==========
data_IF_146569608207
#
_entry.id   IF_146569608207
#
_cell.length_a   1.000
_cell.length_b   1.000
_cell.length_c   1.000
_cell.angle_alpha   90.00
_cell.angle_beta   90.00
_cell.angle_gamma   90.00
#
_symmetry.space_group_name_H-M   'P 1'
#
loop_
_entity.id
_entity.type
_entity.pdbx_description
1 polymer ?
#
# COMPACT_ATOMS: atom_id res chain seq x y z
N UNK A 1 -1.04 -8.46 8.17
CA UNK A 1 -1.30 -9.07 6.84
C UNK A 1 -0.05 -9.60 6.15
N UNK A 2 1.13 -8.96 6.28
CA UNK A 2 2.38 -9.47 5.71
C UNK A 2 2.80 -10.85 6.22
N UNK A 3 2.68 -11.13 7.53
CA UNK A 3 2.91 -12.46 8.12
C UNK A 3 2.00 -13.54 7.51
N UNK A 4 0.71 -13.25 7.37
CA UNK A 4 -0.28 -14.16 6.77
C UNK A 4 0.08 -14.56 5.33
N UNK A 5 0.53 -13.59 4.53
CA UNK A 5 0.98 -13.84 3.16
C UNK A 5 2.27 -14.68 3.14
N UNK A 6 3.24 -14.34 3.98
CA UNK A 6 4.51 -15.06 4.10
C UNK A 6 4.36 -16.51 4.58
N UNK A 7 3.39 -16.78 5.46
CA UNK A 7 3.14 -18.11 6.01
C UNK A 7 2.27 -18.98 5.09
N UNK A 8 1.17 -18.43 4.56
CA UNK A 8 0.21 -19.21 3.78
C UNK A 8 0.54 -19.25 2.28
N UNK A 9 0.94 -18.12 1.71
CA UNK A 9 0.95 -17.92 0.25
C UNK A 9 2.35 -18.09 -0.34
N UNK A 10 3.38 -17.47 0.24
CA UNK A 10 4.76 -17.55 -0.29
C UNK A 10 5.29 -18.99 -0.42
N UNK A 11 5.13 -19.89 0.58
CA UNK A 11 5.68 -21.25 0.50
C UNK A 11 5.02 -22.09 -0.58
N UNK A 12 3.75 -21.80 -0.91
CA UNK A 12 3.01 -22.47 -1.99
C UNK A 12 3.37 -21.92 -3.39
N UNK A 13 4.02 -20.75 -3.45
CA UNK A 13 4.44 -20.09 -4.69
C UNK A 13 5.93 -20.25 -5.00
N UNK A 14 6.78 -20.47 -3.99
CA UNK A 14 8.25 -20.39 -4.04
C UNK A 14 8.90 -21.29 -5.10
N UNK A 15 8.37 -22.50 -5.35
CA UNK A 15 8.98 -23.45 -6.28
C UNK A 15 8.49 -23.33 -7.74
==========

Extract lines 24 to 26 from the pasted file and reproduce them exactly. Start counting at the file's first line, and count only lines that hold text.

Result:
N UNK A 2 1.13 -8.96 6.28
CA UNK A 2 2.38 -9.47 5.71
C UNK A 2 2.80 -10.85 6.22